Vice-Chancellor’s blog: One year of extraordinary resilience
It’s now been a year since Russia launched its war of aggression on Ukraine. Against all odds, Ukraine stood tall against the first attack on their capital and have since been able to free large areas of the occupied territories. It has, however, come at a terribly high price in terms of casualties and number of people displaced, colossal material losses and extensive environmental pollution.
The grave Russian violations of human rights, including the abduction of thousands of Ukrainian children to Russia, have horrified the outside world. Millions of people have been displaced in Ukraine and in Europe. The West stands united in their support of the Ukrainian people but in many other parts of the world, a more cautious approach is taken. China and Russia have strengthened their ties, which does not bode well for the future.
Gradually, the West have increased their supply of advanced weapons to Ukraine, which has of course improved the country’s defence capabilities. Just as important are the strong willingness to defend themselves and the resourcefulness among Ukrainian forces – not to mention the inconceivable resilience among the civilian population. The way they have been able to maintain civil society functions under extremely difficult circumstances is decidedly impressive. One example is lent by Ukrainian colleagues, offering lectures via Zoom from shelters in the midst of missile attacks. Örebro University has received a small number of Ukrainian colleagues and we hope to continue our support of the country’s research and education efforts.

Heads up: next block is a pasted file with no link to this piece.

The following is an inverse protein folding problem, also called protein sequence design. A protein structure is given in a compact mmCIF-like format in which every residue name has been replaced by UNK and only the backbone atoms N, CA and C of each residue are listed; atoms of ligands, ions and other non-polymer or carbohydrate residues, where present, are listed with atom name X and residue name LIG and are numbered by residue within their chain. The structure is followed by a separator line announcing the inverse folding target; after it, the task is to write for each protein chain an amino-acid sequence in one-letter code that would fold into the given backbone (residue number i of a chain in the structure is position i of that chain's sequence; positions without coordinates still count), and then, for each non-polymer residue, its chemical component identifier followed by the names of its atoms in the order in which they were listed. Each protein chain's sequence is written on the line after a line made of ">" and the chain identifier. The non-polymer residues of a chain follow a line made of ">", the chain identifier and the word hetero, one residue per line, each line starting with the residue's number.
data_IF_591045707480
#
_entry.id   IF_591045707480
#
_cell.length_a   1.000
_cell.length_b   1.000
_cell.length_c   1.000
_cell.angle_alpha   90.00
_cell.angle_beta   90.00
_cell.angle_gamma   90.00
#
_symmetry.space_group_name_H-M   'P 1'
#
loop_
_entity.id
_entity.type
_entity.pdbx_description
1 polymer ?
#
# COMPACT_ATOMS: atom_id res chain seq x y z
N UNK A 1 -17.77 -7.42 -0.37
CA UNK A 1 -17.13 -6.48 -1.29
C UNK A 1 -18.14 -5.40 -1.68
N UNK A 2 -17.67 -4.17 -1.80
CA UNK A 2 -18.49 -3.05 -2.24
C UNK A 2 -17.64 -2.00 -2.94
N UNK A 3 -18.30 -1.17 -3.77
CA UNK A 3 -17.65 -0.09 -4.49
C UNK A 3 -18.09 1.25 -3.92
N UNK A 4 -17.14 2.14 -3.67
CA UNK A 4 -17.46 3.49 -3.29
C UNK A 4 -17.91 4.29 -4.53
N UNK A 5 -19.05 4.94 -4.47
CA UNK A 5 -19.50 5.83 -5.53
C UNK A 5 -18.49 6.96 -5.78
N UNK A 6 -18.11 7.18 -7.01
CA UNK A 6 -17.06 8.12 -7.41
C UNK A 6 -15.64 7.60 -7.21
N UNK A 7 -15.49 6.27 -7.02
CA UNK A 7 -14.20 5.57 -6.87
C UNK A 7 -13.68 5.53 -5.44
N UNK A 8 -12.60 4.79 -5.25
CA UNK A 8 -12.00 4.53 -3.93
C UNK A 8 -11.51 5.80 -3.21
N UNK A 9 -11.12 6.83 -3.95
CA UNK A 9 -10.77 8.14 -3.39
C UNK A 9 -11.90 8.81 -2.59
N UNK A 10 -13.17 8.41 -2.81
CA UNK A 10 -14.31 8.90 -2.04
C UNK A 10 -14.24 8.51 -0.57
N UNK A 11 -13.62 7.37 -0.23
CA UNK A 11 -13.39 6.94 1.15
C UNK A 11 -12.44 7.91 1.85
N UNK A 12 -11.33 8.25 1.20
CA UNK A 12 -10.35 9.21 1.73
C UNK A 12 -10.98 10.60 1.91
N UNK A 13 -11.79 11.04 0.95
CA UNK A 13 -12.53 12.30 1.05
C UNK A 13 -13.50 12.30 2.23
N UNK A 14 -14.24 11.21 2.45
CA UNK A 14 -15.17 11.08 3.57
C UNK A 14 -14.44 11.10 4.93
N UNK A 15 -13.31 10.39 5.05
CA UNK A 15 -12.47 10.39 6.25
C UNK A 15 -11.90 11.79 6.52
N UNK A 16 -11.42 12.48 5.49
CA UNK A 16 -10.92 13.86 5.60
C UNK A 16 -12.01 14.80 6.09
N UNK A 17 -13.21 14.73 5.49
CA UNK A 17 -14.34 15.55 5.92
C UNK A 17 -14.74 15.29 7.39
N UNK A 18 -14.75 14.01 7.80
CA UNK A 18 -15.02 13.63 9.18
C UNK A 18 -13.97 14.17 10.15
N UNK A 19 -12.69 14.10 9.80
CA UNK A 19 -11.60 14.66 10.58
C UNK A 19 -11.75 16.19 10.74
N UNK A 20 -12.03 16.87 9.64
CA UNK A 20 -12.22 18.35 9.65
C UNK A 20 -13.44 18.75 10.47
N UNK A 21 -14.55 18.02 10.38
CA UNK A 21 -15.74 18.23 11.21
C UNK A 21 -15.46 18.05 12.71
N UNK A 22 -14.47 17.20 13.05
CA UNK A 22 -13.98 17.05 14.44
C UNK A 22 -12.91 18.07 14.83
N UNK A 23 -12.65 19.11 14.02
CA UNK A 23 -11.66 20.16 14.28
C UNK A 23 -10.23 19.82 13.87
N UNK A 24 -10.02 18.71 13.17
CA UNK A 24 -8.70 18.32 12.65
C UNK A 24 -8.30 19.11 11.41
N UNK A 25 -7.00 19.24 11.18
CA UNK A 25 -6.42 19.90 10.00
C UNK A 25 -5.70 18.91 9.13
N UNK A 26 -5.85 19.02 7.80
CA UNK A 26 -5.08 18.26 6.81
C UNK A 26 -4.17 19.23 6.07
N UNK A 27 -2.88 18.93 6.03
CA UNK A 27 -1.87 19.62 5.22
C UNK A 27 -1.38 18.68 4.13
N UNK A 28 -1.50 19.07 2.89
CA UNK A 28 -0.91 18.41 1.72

The war has clearly shown that questions of sustainability and national security are interconnected. Not least in matters such as the access to energy, minerals and foods. Our university’s efforts within the framework of our Platform for a Sustainable Future (PSF) is a good example of how we can contribute to a more secure and more sustainable society. Another is the setup of local and national working groups for higher education institutions’ contributions to the capacity-building efforts of the Swedish total defence. Here, Örebro University is working closely with the County Administrative Board, among others. My personal view is that total defence training components should now be introduced on all our study programmes. For most as a smaller introductory module, but for students on certain programmes with the option to specialise in specific areas.
In Sweden, we have seen how domestic and foreign policy have hooked into one another in a way that affects our national security, not least the possibility to join NATO. In all likelihood, accession will be approved eventually and in the meantime, we must strengthen our civilian and military readiness in any way we can. We must also persevere in supporting the Ukrainian defence long term against the Russian aggressors, with preparedness to contribute to rebuilding the country when peace has come. Because it will.
PS. Do listen to the beautiful love song “A Moonlit Night”, performed here by a Slovenian youth orchestra. A tribute to life, the song gives strength to withstand evil.